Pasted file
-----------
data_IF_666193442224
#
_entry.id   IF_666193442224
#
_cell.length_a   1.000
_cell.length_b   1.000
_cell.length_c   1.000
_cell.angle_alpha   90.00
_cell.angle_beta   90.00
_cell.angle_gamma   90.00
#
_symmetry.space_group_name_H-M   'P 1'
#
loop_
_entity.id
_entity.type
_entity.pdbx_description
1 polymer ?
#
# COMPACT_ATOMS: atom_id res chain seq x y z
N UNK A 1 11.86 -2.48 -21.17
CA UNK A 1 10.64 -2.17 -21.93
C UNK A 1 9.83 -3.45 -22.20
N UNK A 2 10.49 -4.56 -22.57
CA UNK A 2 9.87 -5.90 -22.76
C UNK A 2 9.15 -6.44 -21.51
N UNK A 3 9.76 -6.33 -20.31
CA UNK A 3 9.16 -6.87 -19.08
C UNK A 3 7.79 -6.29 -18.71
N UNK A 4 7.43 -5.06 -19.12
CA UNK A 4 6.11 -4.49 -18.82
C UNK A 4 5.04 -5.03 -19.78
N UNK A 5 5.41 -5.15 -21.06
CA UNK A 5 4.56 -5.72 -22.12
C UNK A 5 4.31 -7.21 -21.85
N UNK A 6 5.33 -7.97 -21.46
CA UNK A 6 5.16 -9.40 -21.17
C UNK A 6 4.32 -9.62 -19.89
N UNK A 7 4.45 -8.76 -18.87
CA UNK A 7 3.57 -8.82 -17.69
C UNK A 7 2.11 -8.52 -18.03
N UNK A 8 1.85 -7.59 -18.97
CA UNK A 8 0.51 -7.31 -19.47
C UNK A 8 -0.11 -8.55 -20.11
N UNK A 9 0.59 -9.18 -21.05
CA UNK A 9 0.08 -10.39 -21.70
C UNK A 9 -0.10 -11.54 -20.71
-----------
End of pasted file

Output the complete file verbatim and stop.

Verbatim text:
data_IF_666193442224
#
_entry.id   IF_666193442224
#
_cell.length_a   1.000
_cell.length_b   1.000
_cell.length_c   1.000
_cell.angle_alpha   90.00
_cell.angle_beta   90.00
_cell.angle_gamma   90.00
#
_symmetry.space_group_name_H-M   'P 1'
#
loop_
_entity.id
_entity.type
_entity.pdbx_description
1 polymer ?
#
# COMPACT_ATOMS: atom_id res chain seq x y z
N UNK A 1 11.86 -2.48 -21.17
CA UNK A 1 10.64 -2.17 -21.93
C UNK A 1 9.83 -3.45 -22.20
N UNK A 2 10.49 -4.56 -22.57
CA UNK A 2 9.87 -5.90 -22.76
C UNK A 2 9.15 -6.44 -21.51
N UNK A 3 9.76 -6.33 -20.31
CA UNK A 3 9.16 -6.87 -19.08
C UNK A 3 7.79 -6.29 -18.71
N UNK A 4 7.43 -5.06 -19.12
CA UNK A 4 6.11 -4.49 -18.82
C UNK A 4 5.04 -5.03 -19.78
N UNK A 5 5.41 -5.15 -21.06
CA UNK A 5 4.56 -5.72 -22.12
C UNK A 5 4.31 -7.21 -21.85
N UNK A 6 5.33 -7.97 -21.46
CA UNK A 6 5.16 -9.40 -21.17
C UNK A 6 4.32 -9.62 -19.89
N UNK A 7 4.45 -8.76 -18.87
CA UNK A 7 3.57 -8.82 -17.69
C UNK A 7 2.11 -8.52 -18.03
N UNK A 8 1.85 -7.59 -18.97
CA UNK A 8 0.51 -7.31 -19.47
C UNK A 8 -0.11 -8.55 -20.11
N UNK A 9 0.59 -9.18 -21.05
CA UNK A 9 0.08 -10.39 -21.70
C UNK A 9 -0.10 -11.54 -20.71